The district will use those May

meetings to formulate specific survey

questions in the fall to get more direct
feedback on potential plans for an
expected April 2017 referendum.
Projections are an imperfect science,
though, and with the districts inclusion of part of Fitchburg, representatives of the University of WisconsinMadisons Applied Population Lab
have in the past acknowledged challenges in predicting growth in VASD.
MD Roffers looks at recent housing trends and expected growth areas
to predict exactly where growth will
come from, more specific than the
APL has previously predicted the
district will grow by 300-1,500 students in the next decade. Kloepping
said the preliminary findings from
Roffers the district has seen indicates
a similar need for new buildings to
house expected growth in the coming

Evensen earns highest Girl Scout award

patients ages 12 to 24 at
Madison-area clinics. The
patients were empowered to
share their stories, which in
turn created a resource for
their friends and siblings.
Evensen taught herself Java programming
language to code for an
Android app, and she also
created a website with the

Verona teen develops

app for mental illness
Samantha Christian
Unified Newspaper Group

Evensen chose to develop

an app that can be viewed
on any personal electronic
device for her service project so resources could be
accessed privately and for a
widespread audience.
The idea for Teen2Teen
stemmed from her relationship with her younger sister, who several years ago
developed an eating disorder and anxiety disorder.
During the time she was
battling these mental illnesses, we were both frustrated by aspects of her
recovery process, Evensen
explained in a presentation
she showed the Press.

Scott Girard
Unified Newspaper Group

Dane County is suing

the local towns association
over the results of a recently approved state law that
could change how towns
zone its land.
In February, the state legislature passed a law supported by the Dane County
Towns Association (DCTA)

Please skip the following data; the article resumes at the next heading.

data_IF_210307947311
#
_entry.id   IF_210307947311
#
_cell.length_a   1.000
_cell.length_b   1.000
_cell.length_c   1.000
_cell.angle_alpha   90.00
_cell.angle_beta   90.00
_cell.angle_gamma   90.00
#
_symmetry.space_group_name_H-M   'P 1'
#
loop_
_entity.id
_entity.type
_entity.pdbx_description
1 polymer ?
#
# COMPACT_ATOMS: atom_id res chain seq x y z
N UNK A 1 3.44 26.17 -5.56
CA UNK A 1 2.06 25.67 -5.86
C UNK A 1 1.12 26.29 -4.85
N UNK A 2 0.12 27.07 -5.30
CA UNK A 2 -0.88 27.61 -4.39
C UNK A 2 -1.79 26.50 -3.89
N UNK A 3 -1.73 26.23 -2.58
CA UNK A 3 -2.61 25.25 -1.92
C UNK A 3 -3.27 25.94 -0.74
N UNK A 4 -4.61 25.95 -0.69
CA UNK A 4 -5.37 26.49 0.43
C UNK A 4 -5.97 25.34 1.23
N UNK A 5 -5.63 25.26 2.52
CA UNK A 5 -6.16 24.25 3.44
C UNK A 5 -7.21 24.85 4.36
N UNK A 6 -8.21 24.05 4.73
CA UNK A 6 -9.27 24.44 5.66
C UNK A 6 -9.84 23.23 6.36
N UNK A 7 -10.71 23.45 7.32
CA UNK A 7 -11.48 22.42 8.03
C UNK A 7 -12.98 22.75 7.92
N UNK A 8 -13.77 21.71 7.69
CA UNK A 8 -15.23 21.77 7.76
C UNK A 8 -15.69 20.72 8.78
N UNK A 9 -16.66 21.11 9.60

that would allow towns to
opt out of county zoning
regulations in 2017. Towns
that opted out would create
a set of ordinances to use in
place of the countys.
The suit is over whether
or not towns that opt out
would receive any money
from the countys tax revenue to help pay for the planning process.
The DCTA told towns
while the law was being
debated that it would
receive part of the countys
tax revenue to cover its
expenses for planning and
zoning. The county, though,
disputes that there would be
any tax shift.
If a town voluntarily
elects to withdraw from
county zoning, the county is
not transferring responsibility for providing a service, a
memo from a lawyer for the

county earlier this month

read. Therefore, it is my
opinion that no levy shift
will occur if a town withdraws from county zoning.
The suit asks for a declaratory judgment from the circuit court on the levy shift.
Even if money shifted to
towns, some local town officials questioned if it would
be enough to cover planning
and zoning on their own.
Mark Hazelbaker, who
represents DCTA in the
lawsuit, told the Observer/
Hub/Press the countys
decision to sue is unfortunate and without merit.
Its a poor way to show
an interest in cooperation,
Hazelbaker said.
In the suit, the county said
a decision is needed before
the county budgeting process begins for 2017. Hazelbaker noted that although
towns will decide whether
its opting out in 2017, the
earliest it would affect any
potential budget would be
Some town officials said
the countys rules are too
favorable for cities and villages, which can exercise
extraterritorial jurisdiction
on a towns land. County
officials have maintained
they simply want to ensure
the rural character of the
county is preserved.
Online court records
show a scheduling conference is scheduled for May


Download the app

Real Estate
Elder Law

600 W. Verona Ave

Verona, WI 53593



On March 17, Evensen

was also the featured speaker at Honorary Girl Scout
Troop 1912, an annual
meeting where all members
Photo submitted of the state Legislature are
Marci Henderson, CEO, Girl Scouts of Wisconsin-Badgerland Board invited to hear about Girl
Scouts and the important
of Directors, Girl Scout Gold Award honoree Claire Evensen and
work the organization is
Maggie Utterback, chair, Girl Scouts of Wisconsin-Badgerland
doing in each community
Board of Directors.
This year, Rep. Dianne
Hesselbein was the co-leader of this honorary troop,
On the Google Play Store,
and she presented Girl
search for Teen2Teen.
Scouts with a proclamation
from the governor declaring
The app is designed to help
March 24 the official day
the friends and siblings of
to honor the 100th anniverteens with eating disorders,
sary of the Girl Scout Gold
anxiety disorders or depression
by providing guidelines and
At the meeting held at the
suggestions for how to best
State Capitol, Evensen dissupport their friend or sibling.
cussed her experiences as a
Girl Scout over the past 13
All the information in the app came from surveys
years along with her Gold
of teens with depression or these disorders,